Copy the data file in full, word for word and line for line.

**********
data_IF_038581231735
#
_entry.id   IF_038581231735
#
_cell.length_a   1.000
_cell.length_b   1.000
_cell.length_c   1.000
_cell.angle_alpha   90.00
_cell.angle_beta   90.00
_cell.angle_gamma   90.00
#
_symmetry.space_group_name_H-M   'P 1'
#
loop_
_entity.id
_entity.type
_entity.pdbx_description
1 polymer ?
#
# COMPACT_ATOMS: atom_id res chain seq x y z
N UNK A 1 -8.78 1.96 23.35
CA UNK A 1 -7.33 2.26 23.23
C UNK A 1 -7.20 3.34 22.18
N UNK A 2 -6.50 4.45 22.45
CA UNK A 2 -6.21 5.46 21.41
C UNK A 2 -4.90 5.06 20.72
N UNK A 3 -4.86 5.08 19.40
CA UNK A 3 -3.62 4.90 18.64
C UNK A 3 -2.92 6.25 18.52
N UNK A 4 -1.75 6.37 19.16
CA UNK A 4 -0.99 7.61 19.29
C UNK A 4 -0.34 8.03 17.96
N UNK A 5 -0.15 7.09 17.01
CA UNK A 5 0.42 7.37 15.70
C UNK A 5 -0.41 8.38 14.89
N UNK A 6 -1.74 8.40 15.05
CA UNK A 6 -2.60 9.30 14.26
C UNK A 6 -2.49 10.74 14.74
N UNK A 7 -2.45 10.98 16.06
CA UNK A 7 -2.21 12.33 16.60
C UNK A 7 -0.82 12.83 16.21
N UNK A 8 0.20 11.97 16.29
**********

data_IF_038581231735
#
_entry.id   IF_038581231735
#
_cell.length_a   1.000
_cell.length_b   1.000
_cell.length_c   1.000
_cell.angle_alpha   90.00
_cell.angle_beta   90.00
_cell.angle_gamma   90.00
#
_symmetry.space_group_name_H-M   'P 1'
#
loop_
_entity.id
_entity.type
_entity.pdbx_description
1 polymer ?
#
# COMPACT_ATOMS: atom_id res chain seq x y z
N UNK A 1 -8.78 1.96 23.35
CA UNK A 1 -7.33 2.26 23.23
C UNK A 1 -7.20 3.34 22.18
N UNK A 2 -6.50 4.45 22.45
CA UNK A 2 -6.21 5.46 21.41
C UNK A 2 -4.90 5.06 20.72
N UNK A 3 -4.86 5.08 19.40
CA UNK A 3 -3.62 4.90 18.64
C UNK A 3 -2.92 6.25 18.52
N UNK A 4 -1.75 6.37 19.16
CA UNK A 4 -0.99 7.61 19.29
C UNK A 4 -0.34 8.03 17.96
N UNK A 5 -0.15 7.09 17.01
CA UNK A 5 0.42 7.37 15.70
C UNK A 5 -0.41 8.38 14.89
N UNK A 6 -1.74 8.40 15.05
CA UNK A 6 -2.60 9.30 14.26
C UNK A 6 -2.49 10.74 14.74
N UNK A 7 -2.45 10.98 16.06
CA UNK A 7 -2.21 12.33 16.60
C UNK A 7 -0.82 12.83 16.21
N UNK A 8 0.20 11.97 16.29